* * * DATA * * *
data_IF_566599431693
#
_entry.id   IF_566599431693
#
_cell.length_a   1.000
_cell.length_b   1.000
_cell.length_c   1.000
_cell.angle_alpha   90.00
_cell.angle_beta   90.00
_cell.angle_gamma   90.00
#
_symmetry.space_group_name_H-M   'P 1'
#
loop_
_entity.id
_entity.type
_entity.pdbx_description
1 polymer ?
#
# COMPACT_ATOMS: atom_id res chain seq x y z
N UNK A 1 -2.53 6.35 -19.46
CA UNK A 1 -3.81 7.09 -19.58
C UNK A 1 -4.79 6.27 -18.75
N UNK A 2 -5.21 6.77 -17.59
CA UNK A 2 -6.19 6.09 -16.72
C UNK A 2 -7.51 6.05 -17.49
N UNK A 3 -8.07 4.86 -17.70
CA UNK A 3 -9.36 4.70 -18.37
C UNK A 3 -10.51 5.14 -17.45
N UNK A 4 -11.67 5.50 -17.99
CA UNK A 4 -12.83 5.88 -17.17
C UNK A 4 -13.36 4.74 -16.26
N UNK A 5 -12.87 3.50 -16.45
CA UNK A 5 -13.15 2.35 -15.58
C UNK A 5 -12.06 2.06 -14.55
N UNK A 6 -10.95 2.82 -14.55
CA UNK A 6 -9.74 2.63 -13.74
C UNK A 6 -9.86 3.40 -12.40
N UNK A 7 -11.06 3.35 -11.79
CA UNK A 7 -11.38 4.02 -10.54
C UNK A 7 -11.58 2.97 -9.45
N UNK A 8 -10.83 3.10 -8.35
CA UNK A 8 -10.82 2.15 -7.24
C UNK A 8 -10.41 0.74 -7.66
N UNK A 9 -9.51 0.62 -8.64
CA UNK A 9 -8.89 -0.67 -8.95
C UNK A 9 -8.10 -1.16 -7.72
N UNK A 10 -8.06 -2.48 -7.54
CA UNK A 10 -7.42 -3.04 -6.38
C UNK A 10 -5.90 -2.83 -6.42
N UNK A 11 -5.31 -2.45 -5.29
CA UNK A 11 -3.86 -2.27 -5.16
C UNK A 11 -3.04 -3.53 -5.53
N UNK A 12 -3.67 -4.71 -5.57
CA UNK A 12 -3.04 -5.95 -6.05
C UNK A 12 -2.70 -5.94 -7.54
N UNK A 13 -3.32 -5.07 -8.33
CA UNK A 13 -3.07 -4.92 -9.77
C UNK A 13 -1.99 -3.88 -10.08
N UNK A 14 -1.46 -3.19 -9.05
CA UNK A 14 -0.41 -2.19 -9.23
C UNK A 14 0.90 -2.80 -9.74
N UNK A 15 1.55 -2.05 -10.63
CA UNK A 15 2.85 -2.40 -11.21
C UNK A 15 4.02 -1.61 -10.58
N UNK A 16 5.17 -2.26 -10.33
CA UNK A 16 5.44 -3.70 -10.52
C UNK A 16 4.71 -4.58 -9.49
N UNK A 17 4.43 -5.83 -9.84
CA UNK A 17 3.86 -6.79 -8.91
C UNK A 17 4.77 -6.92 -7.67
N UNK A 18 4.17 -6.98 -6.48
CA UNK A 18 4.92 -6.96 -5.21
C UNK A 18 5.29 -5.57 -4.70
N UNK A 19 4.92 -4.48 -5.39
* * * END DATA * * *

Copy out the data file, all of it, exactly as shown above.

data_IF_566599431693
#
_entry.id   IF_566599431693
#
_cell.length_a   1.000
_cell.length_b   1.000
_cell.length_c   1.000
_cell.angle_alpha   90.00
_cell.angle_beta   90.00
_cell.angle_gamma   90.00
#
_symmetry.space_group_name_H-M   'P 1'
#
loop_
_entity.id
_entity.type
_entity.pdbx_description
1 polymer ?
#
# COMPACT_ATOMS: atom_id res chain seq x y z
N UNK A 1 -2.53 6.35 -19.46
CA UNK A 1 -3.81 7.09 -19.58
C UNK A 1 -4.79 6.27 -18.75
N UNK A 2 -5.21 6.77 -17.59
CA UNK A 2 -6.19 6.09 -16.72
C UNK A 2 -7.51 6.05 -17.49
N UNK A 3 -8.07 4.86 -17.70
CA UNK A 3 -9.36 4.70 -18.37
C UNK A 3 -10.51 5.14 -17.45
N UNK A 4 -11.67 5.50 -17.99
CA UNK A 4 -12.83 5.88 -17.17
C UNK A 4 -13.36 4.74 -16.26
N UNK A 5 -12.87 3.50 -16.45
CA UNK A 5 -13.15 2.35 -15.58
C UNK A 5 -12.06 2.06 -14.55
N UNK A 6 -10.95 2.82 -14.55
CA UNK A 6 -9.74 2.63 -13.74
C UNK A 6 -9.86 3.40 -12.40
N UNK A 7 -11.06 3.35 -11.79
CA UNK A 7 -11.38 4.02 -10.54
C UNK A 7 -11.58 2.97 -9.45
N UNK A 8 -10.83 3.10 -8.35
CA UNK A 8 -10.82 2.15 -7.24
C UNK A 8 -10.41 0.74 -7.66
N UNK A 9 -9.51 0.62 -8.64
CA UNK A 9 -8.89 -0.67 -8.95
C UNK A 9 -8.10 -1.16 -7.72
N UNK A 10 -8.06 -2.48 -7.54
CA UNK A 10 -7.42 -3.04 -6.38
C UNK A 10 -5.90 -2.83 -6.42
N UNK A 11 -5.31 -2.45 -5.29
CA UNK A 11 -3.86 -2.27 -5.16
C UNK A 11 -3.04 -3.53 -5.53
N UNK A 12 -3.67 -4.71 -5.57
CA UNK A 12 -3.04 -5.95 -6.05
C UNK A 12 -2.70 -5.94 -7.54
N UNK A 13 -3.32 -5.07 -8.33
CA UNK A 13 -3.07 -4.92 -9.77
C UNK A 13 -1.99 -3.88 -10.08
N UNK A 14 -1.46 -3.19 -9.05
CA UNK A 14 -0.41 -2.19 -9.23
C UNK A 14 0.90 -2.80 -9.74
N UNK A 15 1.55 -2.05 -10.63
CA UNK A 15 2.85 -2.40 -11.21
C UNK A 15 4.02 -1.61 -10.58
N UNK A 16 5.17 -2.26 -10.33
CA UNK A 16 5.44 -3.70 -10.52
C UNK A 16 4.71 -4.58 -9.49
N UNK A 17 4.43 -5.83 -9.84
CA UNK A 17 3.86 -6.79 -8.91
C UNK A 17 4.77 -6.92 -7.67
N UNK A 18 4.17 -6.98 -6.48
CA UNK A 18 4.92 -6.96 -5.21
C UNK A 18 5.29 -5.57 -4.70
N UNK A 19 4.92 -4.48 -5.39